Welcome to the first Arts Newsletter of 2014. This month we have a splendid mix of items focussing on the contemporary and classical. One of the many highlights is a particularly exciting new book in the crafting section, Knit Your Own Zoo. Make sure you get your photos into our Seaweek Display.
For February, a festival of fabulous new art books:-
Contemporary art in the United Kingdom / [edited by Black Dog Publishing ; contributors, Nicolas Bourriaud … [et al.]].
“The fifth title in Black Dog Publishing’s Artworld series, Contemporary Art in the United Kingdom showcases the wealth of contemporary art being produced in the United Kingdom today. Diverse in content and style, Contemporary Art in the United Kingdom features work from artists including, Gavin Turk, Tracey Emin, Fiona Banner, Bob and Roberta Smith, Chris Ofili and Mark Quinn, alongside the work of emerging British artists today. Exploring the phenomenon of the YBA, looking at pre and post-YBA; alongside the growing influence of art fairs such as Frieze and prizes such as the Turner Prize; Contemporary Art in the United Kingdom provides a comprehensive a complexion of the contemporary art scene from all four corners of the British Isles.” (adapted from amazon.com description)
Nature morte : contemporary artists reinvigorate the still-life tradition / Michael Petry.
“Current twists on the still life reflect the tradition’s ongoing obsession with death in this survey featuring the work of John Currin, Renata Hegyi, Gabriel Orozco, Cy Twombly, and many others. For Petry (Installation Art in the New Millennium), director of London’s Museum of Contemporary Art, these images are considered nature morte (”dead nature”), as exemplified by the volume’s amusing lenticular cover of an exploding floral arrangement. After discussing the “mortal edge” present in the past five centuries of the still life, Petry traces broad historical changes alongside artistic developments, with selected contemporary works organized into chapters dedicated to “Flora,” “Food,” “House and Home,” “Fauna,” and “Death.” (adapted from Syndetics summary)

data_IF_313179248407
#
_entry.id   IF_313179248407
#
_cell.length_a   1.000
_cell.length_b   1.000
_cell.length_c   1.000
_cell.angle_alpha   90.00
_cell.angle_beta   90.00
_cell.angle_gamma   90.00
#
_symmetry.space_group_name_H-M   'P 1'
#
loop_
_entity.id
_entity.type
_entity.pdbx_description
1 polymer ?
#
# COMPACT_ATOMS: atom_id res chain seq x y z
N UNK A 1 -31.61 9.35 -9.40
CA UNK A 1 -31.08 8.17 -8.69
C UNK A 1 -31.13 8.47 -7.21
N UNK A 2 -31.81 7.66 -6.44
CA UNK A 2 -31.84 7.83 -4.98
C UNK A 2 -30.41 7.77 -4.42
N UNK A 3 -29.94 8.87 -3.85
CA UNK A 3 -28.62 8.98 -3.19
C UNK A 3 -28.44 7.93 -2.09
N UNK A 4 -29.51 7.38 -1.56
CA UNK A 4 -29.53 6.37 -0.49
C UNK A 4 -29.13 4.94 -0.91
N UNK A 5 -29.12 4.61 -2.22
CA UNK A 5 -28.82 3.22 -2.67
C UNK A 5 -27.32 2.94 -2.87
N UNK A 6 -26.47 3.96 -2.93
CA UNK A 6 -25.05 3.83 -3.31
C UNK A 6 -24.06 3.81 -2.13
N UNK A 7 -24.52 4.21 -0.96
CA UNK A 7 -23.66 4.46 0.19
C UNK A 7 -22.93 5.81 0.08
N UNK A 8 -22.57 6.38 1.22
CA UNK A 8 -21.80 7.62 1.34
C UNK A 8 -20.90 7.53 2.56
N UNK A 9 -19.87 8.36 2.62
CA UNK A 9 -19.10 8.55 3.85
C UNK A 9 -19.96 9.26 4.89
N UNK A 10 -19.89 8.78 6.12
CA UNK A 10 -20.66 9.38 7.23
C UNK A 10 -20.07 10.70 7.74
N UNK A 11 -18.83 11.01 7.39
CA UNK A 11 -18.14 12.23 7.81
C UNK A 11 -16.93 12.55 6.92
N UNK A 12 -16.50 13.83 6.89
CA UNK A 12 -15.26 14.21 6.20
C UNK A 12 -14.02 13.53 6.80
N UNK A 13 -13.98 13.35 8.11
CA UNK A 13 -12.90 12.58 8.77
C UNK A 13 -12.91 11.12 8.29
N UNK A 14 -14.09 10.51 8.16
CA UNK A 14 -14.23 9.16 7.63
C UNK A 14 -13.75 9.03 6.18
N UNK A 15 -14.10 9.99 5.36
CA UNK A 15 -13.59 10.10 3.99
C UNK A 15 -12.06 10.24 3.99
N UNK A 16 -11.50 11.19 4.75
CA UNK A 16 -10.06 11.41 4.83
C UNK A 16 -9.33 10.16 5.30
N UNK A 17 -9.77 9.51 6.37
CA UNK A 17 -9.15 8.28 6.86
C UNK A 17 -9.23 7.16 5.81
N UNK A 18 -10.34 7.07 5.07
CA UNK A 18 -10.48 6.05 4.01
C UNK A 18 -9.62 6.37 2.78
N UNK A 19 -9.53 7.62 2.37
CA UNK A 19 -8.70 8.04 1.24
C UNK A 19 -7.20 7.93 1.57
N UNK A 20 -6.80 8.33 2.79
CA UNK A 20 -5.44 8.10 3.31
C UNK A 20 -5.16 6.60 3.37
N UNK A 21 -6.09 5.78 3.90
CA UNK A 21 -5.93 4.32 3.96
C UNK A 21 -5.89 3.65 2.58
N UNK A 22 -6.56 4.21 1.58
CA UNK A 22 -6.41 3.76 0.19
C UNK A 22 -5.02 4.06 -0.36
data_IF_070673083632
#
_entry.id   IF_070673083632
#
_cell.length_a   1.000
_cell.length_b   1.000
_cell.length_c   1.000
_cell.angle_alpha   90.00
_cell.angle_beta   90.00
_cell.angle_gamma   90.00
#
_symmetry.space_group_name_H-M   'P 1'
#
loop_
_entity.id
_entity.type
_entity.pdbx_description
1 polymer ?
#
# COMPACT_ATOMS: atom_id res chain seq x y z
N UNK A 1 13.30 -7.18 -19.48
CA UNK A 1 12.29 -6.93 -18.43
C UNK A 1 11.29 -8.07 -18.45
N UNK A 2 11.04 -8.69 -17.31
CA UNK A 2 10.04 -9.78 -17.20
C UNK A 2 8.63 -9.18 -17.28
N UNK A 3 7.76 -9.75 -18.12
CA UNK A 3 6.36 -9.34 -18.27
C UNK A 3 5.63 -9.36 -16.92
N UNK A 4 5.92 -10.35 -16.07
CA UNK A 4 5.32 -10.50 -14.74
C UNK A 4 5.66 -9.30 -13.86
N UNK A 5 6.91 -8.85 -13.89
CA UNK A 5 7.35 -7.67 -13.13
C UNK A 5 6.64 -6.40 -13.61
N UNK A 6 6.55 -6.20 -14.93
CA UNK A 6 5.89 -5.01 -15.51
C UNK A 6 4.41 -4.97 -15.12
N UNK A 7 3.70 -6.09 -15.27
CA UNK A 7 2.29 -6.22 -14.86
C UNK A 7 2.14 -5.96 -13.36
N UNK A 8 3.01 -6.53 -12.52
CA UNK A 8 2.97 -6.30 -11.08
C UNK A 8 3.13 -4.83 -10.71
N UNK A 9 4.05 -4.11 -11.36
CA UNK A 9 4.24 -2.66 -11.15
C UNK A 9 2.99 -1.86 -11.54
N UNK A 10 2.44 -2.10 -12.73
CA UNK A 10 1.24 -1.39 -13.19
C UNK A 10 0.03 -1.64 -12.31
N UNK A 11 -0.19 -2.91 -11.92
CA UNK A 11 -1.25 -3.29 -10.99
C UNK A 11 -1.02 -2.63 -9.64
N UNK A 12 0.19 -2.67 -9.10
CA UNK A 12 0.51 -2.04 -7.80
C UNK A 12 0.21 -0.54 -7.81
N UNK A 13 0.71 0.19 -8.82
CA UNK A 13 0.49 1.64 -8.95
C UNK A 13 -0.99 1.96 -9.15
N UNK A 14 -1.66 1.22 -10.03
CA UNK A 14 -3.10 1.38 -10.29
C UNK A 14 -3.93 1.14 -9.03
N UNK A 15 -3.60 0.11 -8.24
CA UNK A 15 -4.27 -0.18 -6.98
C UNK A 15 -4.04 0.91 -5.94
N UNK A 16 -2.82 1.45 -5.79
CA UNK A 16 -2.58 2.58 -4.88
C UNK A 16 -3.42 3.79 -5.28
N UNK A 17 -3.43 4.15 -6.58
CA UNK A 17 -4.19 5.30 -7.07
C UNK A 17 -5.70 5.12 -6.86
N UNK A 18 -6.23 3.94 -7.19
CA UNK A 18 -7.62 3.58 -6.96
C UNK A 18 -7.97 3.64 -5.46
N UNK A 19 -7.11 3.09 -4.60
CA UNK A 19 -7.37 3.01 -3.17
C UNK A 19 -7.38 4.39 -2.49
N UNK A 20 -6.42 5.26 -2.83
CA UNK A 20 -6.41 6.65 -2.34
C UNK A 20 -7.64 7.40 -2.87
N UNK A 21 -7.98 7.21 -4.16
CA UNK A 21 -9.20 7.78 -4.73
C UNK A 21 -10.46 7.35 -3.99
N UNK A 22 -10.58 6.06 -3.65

Enjoying crafting? Start this New Year with lots of inspiring ideas and smart choices found in this fabulous collection of new library books. Have fun with yarn and fabric and make use of treasured possessions to create your own piece of history. Look at some enchanting knitting designs of unique accessories, as well as, innovative jewellery, quilting and stitching projects for you and the family. Enjoy the challenge!
The sparkle factory : the design and craft of Tarina’s fashion jewelry and accessories / Tarina Tarantino.
“The cover photograph of celebrity jewelry designer Tarantino will give readers a good idea as to whether her aesthetic suits their tastes. Those whose reaction to her candy-pink hair and bright, oversize, kitschy jewelry is “I love it!” will enjoy this book, while those who think it looks like the aftermath of an unfortunate incident in a costume jewelry factory aren’t the intended audience. Tarantino provides a peek at the steps she took to get her business off the ground, the places she looks to for ideas, and simple projects that reflect her fun-loving credo. The photography is gorgeous; even the images of basic supplies look like still lifes with rhinestones. Furthermore, the projects themselves are easy enough for most crafters to attempt successfully. Verdict? Part collection of projects, part feel-good inspiration, Tarantino’s print debut will appeal to those who believe that there’s no such thing as too much sparkle.” (Adapted from Library Journal)